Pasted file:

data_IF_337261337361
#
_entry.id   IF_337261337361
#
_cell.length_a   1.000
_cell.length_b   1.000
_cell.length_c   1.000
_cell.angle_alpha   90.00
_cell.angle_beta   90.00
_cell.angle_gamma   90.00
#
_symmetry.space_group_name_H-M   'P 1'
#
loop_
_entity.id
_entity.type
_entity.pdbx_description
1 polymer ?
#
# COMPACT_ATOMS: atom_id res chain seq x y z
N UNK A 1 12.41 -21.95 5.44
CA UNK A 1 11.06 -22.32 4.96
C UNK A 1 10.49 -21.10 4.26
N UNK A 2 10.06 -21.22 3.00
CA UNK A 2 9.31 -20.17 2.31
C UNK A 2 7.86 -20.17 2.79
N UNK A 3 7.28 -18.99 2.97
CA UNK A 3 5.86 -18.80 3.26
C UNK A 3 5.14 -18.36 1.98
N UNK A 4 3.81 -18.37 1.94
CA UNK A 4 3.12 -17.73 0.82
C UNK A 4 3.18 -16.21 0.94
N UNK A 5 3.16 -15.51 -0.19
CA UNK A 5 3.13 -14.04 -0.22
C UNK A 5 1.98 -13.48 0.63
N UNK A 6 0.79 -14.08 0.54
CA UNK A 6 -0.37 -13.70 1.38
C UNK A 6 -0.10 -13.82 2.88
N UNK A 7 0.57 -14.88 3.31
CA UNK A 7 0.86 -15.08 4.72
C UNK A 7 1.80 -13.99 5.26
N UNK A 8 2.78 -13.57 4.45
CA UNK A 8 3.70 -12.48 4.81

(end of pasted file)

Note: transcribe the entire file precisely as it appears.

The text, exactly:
data_IF_337261337361
#
_entry.id   IF_337261337361
#
_cell.length_a   1.000
_cell.length_b   1.000
_cell.length_c   1.000
_cell.angle_alpha   90.00
_cell.angle_beta   90.00
_cell.angle_gamma   90.00
#
_symmetry.space_group_name_H-M   'P 1'
#
loop_
_entity.id
_entity.type
_entity.pdbx_description
1 polymer ?
#
# COMPACT_ATOMS: atom_id res chain seq x y z
N UNK A 1 12.41 -21.95 5.44
CA UNK A 1 11.06 -22.32 4.96
C UNK A 1 10.49 -21.10 4.26
N UNK A 2 10.06 -21.22 3.00
CA UNK A 2 9.31 -20.17 2.31
C UNK A 2 7.86 -20.17 2.79
N UNK A 3 7.28 -18.99 2.97
CA UNK A 3 5.86 -18.80 3.26
C UNK A 3 5.14 -18.36 1.98
N UNK A 4 3.81 -18.37 1.94
CA UNK A 4 3.12 -17.73 0.82
C UNK A 4 3.18 -16.21 0.94
N UNK A 5 3.16 -15.51 -0.19
CA UNK A 5 3.13 -14.04 -0.22
C UNK A 5 1.98 -13.48 0.63
N UNK A 6 0.79 -14.08 0.54
CA UNK A 6 -0.37 -13.70 1.38
C UNK A 6 -0.10 -13.82 2.88
N UNK A 7 0.57 -14.88 3.31
CA UNK A 7 0.86 -15.08 4.72
C UNK A 7 1.80 -13.99 5.26
N UNK A 8 2.78 -13.57 4.45
CA UNK A 8 3.70 -12.48 4.81